Chapter 13 - Mental Competency of Accused
Chapter 13 - Mental Competency of Accused
Under 46.1301 through 46.l3l0 and 46.3216, the following persons are subject to confine-ment for mental incompetency or insanity in American Samoa:
(1) defendants found mentally incompetent to stand criminal trial; or
(2) defendants found insane at the time of the commission of a criminal act.
Where a defendant pleads not guilty to the commission of a criminal act, then, before the defendant is subject to confinement under subsection (2) of 46.1301, it must first be found that the defendant committed the criminal act charged.
The court may order a mental examination of a defendant upon motion of the defendant or the government, or upon the court’s own motion, at any time before judgment.
(a) Upon the order of the court, a defendant undergoes a mental examination by a psychiatrist or other person medically or otherwise qualified to give an opinion of the defend-ant’s mental condition.
(b) Unless otherwise specified by the court, the scope of the examination pertains to wheth-er:
(1) the defendant is mentally competent to stand trial; and
(2) the defendant was sane at the time of the commission of the criminal act charged.
Upon completion of the mental examination of the defendant, the court conducts a hearing to determine the defendant’s mental status. If on the basis of the hearing the court finds:
(1) That the defendant is not mentally competent to stand trial, then the court orders the defendant confined. If the defendant is confined on this basis only, the order shall contain a provision for a hearing within 120 days, unless, for good cause shown, the court orders an extension not to exceed 120 days. The purpose of the hearing is to determine whether there is a substantial probability that the defendant will recover mental competence to stand trial within 1 year from the date of the hearing or the maximum imprisonment imposable under the charge filed against the defendant whichever is lesser. If the court determines there is a substantial probability that the defendant will attain mental competence to stand trial within that period, then the defendant may be further confined; provided, that confinement is justified by progress toward attainment of competency to stand trial and is accompanied by appropriate mental health care and treatment. If the court determines at the hearing or any time later that there is not a substantial probability that the defendant will attain mental competence to stand trial within that period, then the defendant must be released or recommitted under alternative commitment procedures.
(2) That the defendant was insane at the time of the commission of the criminal act, then the court shall order the defendant to be confined, unless it appears to the court that the defendant has fully recovered his sanity, in which case the defendant is released. After a finding of insanity and within 6 months, an additional hearing is held to determine whether the defendant’s sanity has been fully recovered. Upon a finding that defendant’s sanity has not been recovered, the defendant may make further applications for hearings on the defendant’s recovery of sanity provided that 1 year elapses between the applications, and further provided that:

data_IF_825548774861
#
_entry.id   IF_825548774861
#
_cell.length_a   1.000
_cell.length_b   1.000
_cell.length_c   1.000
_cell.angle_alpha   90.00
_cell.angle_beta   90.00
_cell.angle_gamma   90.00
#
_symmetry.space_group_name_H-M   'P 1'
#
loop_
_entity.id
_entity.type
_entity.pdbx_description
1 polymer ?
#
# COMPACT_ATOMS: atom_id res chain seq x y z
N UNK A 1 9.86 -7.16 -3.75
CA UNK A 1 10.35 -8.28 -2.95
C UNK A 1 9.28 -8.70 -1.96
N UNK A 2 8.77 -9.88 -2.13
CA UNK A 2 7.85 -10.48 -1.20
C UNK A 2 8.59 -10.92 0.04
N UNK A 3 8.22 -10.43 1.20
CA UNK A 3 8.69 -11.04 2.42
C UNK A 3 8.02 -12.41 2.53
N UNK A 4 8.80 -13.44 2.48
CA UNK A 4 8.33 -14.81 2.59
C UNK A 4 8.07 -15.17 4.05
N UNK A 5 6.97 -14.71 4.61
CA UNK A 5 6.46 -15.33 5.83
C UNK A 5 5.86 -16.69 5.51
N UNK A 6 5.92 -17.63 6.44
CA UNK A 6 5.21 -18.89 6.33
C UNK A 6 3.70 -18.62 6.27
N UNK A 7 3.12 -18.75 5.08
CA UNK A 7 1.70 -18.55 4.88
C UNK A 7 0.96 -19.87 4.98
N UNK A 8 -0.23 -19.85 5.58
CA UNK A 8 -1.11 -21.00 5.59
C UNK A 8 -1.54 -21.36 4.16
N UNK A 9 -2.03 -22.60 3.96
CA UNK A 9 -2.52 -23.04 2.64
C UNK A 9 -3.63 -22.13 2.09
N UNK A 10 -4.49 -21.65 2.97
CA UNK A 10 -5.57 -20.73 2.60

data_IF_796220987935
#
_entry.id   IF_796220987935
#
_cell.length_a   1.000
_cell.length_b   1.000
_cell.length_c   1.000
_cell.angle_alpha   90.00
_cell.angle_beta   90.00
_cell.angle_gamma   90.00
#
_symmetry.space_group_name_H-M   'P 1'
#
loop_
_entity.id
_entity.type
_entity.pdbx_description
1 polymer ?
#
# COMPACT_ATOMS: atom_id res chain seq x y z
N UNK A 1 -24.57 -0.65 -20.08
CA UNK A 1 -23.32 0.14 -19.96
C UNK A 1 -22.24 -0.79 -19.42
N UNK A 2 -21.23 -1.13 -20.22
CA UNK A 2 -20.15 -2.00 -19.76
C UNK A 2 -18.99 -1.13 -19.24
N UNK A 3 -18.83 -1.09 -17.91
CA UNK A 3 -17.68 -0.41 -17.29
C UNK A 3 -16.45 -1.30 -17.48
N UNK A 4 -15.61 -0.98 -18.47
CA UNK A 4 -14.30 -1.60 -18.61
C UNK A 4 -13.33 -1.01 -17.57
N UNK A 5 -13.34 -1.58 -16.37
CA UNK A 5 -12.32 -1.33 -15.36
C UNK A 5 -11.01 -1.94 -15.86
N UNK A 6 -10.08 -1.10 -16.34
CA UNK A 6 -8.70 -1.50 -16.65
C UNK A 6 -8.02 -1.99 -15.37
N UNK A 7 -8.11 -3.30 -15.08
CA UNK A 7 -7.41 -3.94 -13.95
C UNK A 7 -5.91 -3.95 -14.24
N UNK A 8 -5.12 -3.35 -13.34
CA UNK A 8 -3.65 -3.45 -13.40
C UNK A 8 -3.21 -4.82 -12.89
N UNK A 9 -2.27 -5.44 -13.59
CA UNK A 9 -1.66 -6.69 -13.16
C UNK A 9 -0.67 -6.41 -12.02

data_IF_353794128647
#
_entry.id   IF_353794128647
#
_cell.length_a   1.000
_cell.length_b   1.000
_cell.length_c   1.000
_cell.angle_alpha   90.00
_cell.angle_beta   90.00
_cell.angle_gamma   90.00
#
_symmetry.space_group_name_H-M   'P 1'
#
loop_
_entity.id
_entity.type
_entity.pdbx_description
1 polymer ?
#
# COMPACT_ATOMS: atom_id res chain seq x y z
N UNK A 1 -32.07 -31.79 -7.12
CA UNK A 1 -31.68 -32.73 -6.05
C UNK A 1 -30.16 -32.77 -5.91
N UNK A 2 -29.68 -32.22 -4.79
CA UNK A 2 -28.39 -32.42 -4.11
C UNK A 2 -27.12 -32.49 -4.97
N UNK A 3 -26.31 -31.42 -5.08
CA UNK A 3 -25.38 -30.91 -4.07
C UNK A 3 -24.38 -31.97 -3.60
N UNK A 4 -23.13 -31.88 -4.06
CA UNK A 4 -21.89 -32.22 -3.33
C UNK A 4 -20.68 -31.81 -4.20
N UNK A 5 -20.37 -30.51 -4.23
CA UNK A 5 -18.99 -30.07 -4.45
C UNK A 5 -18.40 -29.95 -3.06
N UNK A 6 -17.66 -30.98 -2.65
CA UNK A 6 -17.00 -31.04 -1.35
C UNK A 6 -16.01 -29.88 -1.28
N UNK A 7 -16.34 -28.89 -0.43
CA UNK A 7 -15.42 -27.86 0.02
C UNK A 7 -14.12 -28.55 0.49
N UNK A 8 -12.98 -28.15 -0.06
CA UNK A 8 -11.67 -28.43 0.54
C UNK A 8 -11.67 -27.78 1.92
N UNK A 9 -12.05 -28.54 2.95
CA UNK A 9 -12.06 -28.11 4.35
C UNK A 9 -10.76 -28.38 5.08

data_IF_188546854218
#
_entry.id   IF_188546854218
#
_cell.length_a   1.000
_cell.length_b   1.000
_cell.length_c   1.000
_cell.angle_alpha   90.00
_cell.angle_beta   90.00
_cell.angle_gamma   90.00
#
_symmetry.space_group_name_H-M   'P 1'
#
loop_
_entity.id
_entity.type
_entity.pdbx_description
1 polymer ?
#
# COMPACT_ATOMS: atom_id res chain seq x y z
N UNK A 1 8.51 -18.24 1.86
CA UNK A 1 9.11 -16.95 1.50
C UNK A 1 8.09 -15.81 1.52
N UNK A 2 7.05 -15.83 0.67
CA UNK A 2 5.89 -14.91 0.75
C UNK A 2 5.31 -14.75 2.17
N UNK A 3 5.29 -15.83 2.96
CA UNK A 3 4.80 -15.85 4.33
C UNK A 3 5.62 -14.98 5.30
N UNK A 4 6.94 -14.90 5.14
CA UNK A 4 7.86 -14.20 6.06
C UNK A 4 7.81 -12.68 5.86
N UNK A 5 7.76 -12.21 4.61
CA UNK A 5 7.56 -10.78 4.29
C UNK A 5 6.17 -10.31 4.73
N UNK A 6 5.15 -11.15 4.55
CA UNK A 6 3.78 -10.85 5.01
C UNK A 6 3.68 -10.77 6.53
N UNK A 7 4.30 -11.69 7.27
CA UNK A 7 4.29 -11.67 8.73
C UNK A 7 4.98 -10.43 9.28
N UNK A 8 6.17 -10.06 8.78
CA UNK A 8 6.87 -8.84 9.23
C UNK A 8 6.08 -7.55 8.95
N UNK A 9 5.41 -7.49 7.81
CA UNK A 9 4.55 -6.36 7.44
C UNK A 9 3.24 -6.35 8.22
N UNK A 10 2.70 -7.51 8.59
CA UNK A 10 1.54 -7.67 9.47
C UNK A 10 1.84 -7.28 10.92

(A) the burden of proving recovery of sanity is on the defendant;
(B) upon the expiration of the maximum imprisonment imposable against the defendant provided by virtue of the criminal charges filed against defendant, the defendant must be released or recommitted according to alternative commitment procedures.
(a) All persons are presumed sane or mentally competent.
(b) In the sound discretion of the court, any evidence may be received relative to the defendant’s mental competence or sanity at any proceeding to determine that competence or sanity. Within this framework, traditional rules of evidence affect the weight, but not the admissibility, of evidence.
Criminal proceedings may be resumed against a defendant after a finding by the court that:
(1) the defendant, previously found incompetent to stand trial, is now competent to do so; or
(2) the defendant is found mentally competent at the hearing preceding the mental exami-nation to determine the defendant’s competency.
All orders for confinement pertain to confinement in a correctional facility in American Samoa; provided, that the court is authorized to establish other places, both within and outside American Samoa, for confinement or treatment of a particular person confined by virtue of the provisions of this chapter; and provided that the court may establish and require the defendant to observe a program of mental treatment to be carried out at the place of confinement or elsewhere.
A defendant in a criminal case whose mental incompetence or insanity has been stipulated by the parties, or who has been found incompetent or insane under 46.1301 through 46.1310 and 46.3216, may, by stipulation of the parties and the permission of the court, be treated as an outpatient of a mental health facility without required confinement. In that instance the court may make orders as it sees fit for the mental treatment and physical placement of the defendant.